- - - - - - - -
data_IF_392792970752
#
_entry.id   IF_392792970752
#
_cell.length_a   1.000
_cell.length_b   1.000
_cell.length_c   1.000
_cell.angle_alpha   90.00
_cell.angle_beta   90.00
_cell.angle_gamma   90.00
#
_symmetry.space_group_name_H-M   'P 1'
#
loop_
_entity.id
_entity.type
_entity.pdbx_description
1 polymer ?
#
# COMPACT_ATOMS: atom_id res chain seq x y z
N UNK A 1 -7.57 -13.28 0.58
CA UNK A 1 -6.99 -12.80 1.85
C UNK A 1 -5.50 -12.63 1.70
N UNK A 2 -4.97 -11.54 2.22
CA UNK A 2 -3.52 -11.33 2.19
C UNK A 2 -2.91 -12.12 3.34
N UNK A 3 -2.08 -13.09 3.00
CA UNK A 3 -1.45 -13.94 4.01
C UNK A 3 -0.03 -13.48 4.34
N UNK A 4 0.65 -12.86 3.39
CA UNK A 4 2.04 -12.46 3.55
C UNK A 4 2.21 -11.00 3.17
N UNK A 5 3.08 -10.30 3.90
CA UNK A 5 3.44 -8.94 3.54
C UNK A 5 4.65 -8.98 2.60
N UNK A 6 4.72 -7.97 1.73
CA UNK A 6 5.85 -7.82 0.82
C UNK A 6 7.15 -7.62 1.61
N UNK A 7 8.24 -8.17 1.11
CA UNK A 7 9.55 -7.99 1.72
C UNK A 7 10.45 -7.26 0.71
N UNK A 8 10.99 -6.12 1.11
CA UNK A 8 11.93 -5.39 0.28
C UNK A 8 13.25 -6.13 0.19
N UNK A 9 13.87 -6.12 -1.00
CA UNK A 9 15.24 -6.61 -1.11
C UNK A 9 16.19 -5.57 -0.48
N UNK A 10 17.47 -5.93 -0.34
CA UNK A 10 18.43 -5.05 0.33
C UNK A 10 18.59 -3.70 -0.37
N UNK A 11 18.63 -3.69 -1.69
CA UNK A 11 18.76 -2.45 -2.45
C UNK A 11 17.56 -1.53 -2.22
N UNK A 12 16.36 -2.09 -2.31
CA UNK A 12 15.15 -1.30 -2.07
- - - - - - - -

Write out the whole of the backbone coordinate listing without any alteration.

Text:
data_IF_392792970752
#
_entry.id   IF_392792970752
#
_cell.length_a   1.000
_cell.length_b   1.000
_cell.length_c   1.000
_cell.angle_alpha   90.00
_cell.angle_beta   90.00
_cell.angle_gamma   90.00
#
_symmetry.space_group_name_H-M   'P 1'
#
loop_
_entity.id
_entity.type
_entity.pdbx_description
1 polymer ?
#
# COMPACT_ATOMS: atom_id res chain seq x y z
N UNK A 1 -7.57 -13.28 0.58
CA UNK A 1 -6.99 -12.80 1.85
C UNK A 1 -5.50 -12.63 1.70
N UNK A 2 -4.97 -11.54 2.22
CA UNK A 2 -3.52 -11.33 2.19
C UNK A 2 -2.91 -12.12 3.34
N UNK A 3 -2.08 -13.09 3.00
CA UNK A 3 -1.45 -13.94 4.01
C UNK A 3 -0.03 -13.48 4.34
N UNK A 4 0.65 -12.86 3.39
CA UNK A 4 2.04 -12.46 3.55
C UNK A 4 2.21 -11.00 3.17
N UNK A 5 3.08 -10.30 3.90
CA UNK A 5 3.44 -8.94 3.54
C UNK A 5 4.65 -8.98 2.60
N UNK A 6 4.72 -7.97 1.73
CA UNK A 6 5.85 -7.82 0.82
C UNK A 6 7.15 -7.62 1.61
N UNK A 7 8.24 -8.17 1.11
CA UNK A 7 9.55 -7.99 1.72
C UNK A 7 10.45 -7.26 0.71
N UNK A 8 10.99 -6.12 1.11
CA UNK A 8 11.93 -5.39 0.28
C UNK A 8 13.25 -6.13 0.19
N UNK A 9 13.87 -6.12 -1.00
CA UNK A 9 15.24 -6.61 -1.11
C UNK A 9 16.19 -5.57 -0.48
N UNK A 10 17.47 -5.93 -0.34
CA UNK A 10 18.43 -5.05 0.33
C UNK A 10 18.59 -3.70 -0.37
N UNK A 11 18.63 -3.69 -1.69
CA UNK A 11 18.76 -2.45 -2.45
C UNK A 11 17.56 -1.53 -2.22
N UNK A 12 16.36 -2.09 -2.31
CA UNK A 12 15.15 -1.30 -2.07